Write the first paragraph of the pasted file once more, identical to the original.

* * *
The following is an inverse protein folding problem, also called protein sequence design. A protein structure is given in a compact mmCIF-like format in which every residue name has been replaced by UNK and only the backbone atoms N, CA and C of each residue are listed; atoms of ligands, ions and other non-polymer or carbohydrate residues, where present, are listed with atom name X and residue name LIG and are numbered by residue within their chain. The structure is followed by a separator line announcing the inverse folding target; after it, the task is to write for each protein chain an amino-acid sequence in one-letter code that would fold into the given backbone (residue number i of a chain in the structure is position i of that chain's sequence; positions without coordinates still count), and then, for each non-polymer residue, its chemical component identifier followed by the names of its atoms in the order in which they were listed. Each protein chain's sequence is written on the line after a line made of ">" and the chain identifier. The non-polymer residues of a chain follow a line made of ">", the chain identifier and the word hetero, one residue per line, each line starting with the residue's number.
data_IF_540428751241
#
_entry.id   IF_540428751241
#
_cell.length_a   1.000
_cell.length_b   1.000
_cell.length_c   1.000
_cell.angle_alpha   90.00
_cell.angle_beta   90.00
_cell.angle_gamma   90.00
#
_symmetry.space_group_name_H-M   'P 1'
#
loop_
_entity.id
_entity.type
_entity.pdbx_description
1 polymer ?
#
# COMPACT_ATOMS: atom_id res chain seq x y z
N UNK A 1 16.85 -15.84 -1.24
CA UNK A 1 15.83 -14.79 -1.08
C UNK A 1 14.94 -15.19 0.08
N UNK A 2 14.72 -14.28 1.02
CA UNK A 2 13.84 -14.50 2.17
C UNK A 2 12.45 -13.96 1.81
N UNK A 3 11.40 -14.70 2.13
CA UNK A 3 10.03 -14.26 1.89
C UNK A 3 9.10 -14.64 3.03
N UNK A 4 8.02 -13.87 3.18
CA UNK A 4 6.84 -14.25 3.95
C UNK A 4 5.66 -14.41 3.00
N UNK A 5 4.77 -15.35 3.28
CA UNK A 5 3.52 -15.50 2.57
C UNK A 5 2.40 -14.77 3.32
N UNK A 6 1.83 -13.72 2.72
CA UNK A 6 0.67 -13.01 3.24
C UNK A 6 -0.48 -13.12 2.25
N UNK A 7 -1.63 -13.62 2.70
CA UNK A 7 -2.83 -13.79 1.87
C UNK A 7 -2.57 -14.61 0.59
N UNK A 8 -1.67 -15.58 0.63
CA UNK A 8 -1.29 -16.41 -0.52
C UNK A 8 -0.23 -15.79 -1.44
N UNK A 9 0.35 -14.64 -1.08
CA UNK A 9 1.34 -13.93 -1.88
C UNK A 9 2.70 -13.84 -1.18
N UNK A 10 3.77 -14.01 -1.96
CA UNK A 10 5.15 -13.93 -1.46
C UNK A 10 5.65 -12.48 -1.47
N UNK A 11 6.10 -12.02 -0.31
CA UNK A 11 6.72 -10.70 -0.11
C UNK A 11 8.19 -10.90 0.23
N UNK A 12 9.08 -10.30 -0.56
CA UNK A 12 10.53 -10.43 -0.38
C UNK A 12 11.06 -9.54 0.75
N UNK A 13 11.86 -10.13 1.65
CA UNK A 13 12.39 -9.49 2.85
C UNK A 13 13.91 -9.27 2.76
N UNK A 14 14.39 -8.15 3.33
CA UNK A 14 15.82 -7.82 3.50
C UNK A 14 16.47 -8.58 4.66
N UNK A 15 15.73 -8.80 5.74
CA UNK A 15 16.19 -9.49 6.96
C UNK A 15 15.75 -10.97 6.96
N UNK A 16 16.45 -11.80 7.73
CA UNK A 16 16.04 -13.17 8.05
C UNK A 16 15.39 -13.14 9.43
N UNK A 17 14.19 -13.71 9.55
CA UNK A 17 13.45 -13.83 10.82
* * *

The following is an inverse protein folding problem, also called protein sequence design. A protein structure is given in a compact mmCIF-like format in which every residue name has been replaced by UNK and only the backbone atoms N, CA and C of each residue are listed; atoms of ligands, ions and other non-polymer or carbohydrate residues, where present, are listed with atom name X and residue name LIG and are numbered by residue within their chain. The structure is followed by a separator line announcing the inverse folding target; after it, the task is to write for each protein chain an amino-acid sequence in one-letter code that would fold into the given backbone (residue number i of a chain in the structure is position i of that chain's sequence; positions without coordinates still count), and then, for each non-polymer residue, its chemical component identifier followed by the names of its atoms in the order in which they were listed. Each protein chain's sequence is written on the line after a line made of ">" and the chain identifier. The non-polymer residues of a chain follow a line made of ">", the chain identifier and the word hetero, one residue per line, each line starting with the residue's number.